New building laws are increasing the pressures on many sub contractors already affected by a worsening costs crisis, it has been revealed
Tighter building regulations designed to strengthen health and safety requirements is heaping additional financial hardship on Longford's hard pressed construction industry.
High installation costs brought about by a renewed focus on retrofitting of homes and newly built A-rated dwellings is driving prices upwards, causing financial headaches for tradesmen and consumers alike.
North Longford electrician Eamon Nertney said the switchover to more modern forms of cabling in new and existing homes is one such instance that is proving especially problematic.
“It's (new rules) to make sure that if a house goes on fire there is no toxic fumes in the cables and depending on the house it could add on €1,000 in the difference,” he said.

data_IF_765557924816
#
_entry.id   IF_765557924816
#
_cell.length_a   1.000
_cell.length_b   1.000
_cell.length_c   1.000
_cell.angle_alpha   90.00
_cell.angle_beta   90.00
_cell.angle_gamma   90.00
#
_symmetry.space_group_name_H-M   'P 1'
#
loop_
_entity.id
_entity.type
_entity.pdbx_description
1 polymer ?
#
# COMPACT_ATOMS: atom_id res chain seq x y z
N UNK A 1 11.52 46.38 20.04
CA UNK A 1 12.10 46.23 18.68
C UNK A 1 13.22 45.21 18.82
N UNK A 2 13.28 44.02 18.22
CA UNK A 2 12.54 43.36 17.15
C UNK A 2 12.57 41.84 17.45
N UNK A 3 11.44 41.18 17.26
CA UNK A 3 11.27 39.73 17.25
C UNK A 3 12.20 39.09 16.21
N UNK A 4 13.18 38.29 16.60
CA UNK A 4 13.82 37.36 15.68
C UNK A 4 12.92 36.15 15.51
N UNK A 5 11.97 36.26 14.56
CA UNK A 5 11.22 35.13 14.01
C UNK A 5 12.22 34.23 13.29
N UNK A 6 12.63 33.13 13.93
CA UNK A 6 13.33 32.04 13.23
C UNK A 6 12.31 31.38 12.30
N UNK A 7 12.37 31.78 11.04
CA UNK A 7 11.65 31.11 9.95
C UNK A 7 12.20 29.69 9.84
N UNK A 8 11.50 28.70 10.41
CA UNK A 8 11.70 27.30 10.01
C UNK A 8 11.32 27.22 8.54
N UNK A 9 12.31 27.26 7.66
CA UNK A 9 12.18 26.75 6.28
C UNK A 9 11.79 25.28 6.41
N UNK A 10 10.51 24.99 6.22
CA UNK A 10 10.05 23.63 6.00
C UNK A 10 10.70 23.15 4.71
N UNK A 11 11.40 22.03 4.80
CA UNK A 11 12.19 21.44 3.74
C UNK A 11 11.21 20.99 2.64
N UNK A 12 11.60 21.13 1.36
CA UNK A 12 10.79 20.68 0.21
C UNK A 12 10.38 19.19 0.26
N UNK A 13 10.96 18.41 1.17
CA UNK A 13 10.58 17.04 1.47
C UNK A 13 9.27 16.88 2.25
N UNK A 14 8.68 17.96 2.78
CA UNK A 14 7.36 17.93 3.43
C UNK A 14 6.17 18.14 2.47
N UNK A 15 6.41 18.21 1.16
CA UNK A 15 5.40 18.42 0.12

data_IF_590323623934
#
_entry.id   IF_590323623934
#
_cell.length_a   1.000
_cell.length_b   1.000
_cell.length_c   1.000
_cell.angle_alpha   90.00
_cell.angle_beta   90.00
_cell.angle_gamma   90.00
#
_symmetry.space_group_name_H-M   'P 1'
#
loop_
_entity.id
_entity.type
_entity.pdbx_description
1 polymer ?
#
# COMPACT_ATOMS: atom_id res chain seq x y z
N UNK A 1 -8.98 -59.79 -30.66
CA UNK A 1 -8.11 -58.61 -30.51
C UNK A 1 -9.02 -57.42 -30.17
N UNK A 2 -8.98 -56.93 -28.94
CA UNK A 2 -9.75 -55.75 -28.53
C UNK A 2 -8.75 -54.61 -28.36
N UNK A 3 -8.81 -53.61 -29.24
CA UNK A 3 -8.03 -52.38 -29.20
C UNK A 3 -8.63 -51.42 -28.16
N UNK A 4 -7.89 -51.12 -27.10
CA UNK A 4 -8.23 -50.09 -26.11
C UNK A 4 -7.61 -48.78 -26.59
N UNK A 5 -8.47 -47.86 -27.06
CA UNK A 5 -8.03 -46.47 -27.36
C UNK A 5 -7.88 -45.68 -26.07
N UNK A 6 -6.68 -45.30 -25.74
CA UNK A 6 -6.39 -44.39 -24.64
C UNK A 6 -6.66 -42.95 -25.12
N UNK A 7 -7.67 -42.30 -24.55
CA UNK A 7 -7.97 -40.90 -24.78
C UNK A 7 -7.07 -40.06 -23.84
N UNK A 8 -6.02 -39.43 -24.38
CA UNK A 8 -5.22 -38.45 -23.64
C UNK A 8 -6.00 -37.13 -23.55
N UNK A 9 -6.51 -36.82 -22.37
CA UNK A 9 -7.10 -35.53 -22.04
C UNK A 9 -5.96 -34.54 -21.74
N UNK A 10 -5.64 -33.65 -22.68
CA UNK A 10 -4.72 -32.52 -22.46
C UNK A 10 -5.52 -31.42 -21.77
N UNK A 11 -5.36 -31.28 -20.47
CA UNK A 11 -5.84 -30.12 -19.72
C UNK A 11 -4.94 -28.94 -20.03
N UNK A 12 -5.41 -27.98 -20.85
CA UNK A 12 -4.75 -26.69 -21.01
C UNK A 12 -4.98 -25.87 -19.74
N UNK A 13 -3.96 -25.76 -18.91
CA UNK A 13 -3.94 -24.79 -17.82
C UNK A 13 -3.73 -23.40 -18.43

It may sound modest compared to other industry linked price rises, but for tradesmen like Eamon it has brought with it its own set of challenges.
“I am still busy but I would have had plans for a couple of houses (to be wired) and I’ve just had to tell them I wouldn’t be able to price them now,” he said.
“I have had to take a hit on some aspects of material as things are just so volatile at the minute. In our game, the way things have gone there is no other choice but to pass on the increase in costs.”
He said that encumbrence has resulted in one young man he knows of having to shelve his own house building desires having seen projected costs spiral by €70,000 in just a matter of months.
“If things keep going the way they are you will see a lot of private individuals holding off on building,” he said.
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